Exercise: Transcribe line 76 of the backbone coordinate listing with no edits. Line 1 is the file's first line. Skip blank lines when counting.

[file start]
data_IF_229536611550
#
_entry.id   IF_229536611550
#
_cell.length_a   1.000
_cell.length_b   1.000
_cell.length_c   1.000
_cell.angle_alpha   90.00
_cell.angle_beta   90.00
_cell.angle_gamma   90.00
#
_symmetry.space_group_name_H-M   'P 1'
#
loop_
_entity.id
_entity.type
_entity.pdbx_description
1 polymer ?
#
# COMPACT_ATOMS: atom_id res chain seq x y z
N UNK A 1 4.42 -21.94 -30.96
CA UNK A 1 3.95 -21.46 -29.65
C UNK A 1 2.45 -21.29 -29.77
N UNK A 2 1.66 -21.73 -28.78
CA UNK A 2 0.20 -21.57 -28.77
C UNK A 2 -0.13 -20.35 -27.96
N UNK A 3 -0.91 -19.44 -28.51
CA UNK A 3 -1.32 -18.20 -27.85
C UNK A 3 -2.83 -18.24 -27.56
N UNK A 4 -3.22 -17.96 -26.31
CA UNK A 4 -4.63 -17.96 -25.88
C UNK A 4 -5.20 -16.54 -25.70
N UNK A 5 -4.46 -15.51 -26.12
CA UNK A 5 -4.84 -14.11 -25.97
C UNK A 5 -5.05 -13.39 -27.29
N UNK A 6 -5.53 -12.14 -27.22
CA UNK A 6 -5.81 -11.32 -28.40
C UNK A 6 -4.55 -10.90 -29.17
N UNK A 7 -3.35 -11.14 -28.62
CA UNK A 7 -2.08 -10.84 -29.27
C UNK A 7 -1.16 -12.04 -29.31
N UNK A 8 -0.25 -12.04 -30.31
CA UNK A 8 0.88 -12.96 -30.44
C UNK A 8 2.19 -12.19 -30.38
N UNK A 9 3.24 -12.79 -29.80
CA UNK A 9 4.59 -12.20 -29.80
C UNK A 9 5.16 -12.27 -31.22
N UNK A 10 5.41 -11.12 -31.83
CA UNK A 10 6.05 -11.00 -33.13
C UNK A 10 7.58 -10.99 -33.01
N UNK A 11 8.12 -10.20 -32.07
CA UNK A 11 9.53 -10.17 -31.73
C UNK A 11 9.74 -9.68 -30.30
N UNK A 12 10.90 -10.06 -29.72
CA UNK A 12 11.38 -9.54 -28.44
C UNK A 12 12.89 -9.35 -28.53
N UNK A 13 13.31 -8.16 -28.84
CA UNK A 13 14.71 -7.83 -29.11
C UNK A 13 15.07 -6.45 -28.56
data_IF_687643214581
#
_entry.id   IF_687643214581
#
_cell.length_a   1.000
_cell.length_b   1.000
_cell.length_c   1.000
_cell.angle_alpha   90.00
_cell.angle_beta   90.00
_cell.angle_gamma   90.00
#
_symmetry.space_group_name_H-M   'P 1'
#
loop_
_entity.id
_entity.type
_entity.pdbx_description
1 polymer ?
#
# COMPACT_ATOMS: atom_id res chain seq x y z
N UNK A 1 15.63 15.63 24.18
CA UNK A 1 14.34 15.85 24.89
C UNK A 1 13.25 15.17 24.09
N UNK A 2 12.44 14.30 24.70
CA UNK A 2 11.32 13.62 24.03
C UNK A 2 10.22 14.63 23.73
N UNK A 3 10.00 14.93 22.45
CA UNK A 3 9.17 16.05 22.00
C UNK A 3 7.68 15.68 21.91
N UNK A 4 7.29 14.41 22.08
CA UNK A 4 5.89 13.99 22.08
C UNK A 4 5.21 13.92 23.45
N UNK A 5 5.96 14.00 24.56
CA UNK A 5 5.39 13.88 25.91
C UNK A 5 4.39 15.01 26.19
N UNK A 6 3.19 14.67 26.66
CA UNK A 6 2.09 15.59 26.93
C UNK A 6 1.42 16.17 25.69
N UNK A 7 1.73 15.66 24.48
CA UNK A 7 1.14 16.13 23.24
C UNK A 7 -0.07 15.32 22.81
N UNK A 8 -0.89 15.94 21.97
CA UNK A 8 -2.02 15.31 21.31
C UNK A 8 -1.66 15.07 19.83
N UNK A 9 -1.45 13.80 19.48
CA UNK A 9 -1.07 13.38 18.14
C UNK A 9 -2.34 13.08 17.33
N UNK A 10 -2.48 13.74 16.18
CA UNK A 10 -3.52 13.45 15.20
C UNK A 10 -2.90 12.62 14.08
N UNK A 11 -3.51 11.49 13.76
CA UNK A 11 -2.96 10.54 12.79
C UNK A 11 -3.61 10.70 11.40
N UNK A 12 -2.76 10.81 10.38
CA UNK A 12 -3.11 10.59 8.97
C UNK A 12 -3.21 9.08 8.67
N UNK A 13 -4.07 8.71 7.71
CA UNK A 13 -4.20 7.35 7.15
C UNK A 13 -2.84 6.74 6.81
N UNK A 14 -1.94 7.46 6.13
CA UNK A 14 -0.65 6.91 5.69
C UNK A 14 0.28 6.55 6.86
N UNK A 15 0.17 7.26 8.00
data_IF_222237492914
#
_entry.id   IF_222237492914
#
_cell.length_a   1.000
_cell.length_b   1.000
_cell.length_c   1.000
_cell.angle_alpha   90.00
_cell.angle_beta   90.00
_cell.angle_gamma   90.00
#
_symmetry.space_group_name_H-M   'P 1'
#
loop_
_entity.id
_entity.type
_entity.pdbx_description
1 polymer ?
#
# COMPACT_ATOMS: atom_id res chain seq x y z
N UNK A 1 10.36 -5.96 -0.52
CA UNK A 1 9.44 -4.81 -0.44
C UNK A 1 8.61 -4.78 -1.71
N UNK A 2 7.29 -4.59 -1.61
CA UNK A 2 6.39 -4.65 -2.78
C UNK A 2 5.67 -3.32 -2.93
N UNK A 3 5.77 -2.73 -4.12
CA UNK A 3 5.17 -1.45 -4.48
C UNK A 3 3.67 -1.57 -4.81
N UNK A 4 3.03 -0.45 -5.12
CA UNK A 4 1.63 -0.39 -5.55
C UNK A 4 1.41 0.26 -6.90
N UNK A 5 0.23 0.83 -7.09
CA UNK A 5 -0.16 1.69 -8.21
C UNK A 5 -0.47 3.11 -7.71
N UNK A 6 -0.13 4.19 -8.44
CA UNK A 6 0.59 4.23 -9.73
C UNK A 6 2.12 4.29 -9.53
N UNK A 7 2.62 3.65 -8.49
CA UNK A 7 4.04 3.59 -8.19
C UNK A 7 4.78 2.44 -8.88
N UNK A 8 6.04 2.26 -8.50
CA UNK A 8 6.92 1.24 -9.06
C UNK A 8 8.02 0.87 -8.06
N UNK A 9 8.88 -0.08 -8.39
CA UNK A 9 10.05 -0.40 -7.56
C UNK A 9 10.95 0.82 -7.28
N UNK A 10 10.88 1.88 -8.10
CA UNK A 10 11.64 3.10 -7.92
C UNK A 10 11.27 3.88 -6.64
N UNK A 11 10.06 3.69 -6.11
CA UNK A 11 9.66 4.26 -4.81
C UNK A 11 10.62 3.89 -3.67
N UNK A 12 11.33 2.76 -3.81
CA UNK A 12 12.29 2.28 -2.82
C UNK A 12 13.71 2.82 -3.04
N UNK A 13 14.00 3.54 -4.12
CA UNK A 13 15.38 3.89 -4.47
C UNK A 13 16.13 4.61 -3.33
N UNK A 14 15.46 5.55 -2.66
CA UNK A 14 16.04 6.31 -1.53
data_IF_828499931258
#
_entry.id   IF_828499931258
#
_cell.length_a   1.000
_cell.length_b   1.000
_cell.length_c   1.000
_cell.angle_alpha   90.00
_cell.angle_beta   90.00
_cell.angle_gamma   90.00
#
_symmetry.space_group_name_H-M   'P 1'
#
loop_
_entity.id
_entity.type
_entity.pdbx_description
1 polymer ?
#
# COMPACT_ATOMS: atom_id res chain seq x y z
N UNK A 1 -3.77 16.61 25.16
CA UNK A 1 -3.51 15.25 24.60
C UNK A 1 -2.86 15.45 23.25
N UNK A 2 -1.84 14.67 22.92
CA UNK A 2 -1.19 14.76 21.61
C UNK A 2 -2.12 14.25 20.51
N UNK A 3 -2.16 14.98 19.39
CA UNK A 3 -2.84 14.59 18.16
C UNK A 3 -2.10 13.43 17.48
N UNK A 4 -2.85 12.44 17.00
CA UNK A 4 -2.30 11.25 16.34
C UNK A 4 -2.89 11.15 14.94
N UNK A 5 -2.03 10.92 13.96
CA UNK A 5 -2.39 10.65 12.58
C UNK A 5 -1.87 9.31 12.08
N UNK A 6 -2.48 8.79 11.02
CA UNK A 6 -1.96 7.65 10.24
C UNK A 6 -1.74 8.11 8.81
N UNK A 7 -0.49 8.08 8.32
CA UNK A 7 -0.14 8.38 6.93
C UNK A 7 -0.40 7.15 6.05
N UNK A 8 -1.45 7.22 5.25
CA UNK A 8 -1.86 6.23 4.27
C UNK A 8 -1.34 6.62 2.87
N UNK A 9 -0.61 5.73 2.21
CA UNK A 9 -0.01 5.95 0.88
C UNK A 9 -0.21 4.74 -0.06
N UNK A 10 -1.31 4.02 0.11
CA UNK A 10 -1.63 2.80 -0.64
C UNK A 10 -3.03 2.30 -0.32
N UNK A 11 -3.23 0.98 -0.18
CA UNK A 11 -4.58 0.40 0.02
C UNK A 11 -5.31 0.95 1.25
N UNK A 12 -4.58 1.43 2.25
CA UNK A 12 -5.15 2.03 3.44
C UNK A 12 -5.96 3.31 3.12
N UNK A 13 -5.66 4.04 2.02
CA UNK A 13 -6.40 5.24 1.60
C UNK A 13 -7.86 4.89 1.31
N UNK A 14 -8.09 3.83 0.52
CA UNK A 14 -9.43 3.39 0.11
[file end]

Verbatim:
_entity.pdbx_description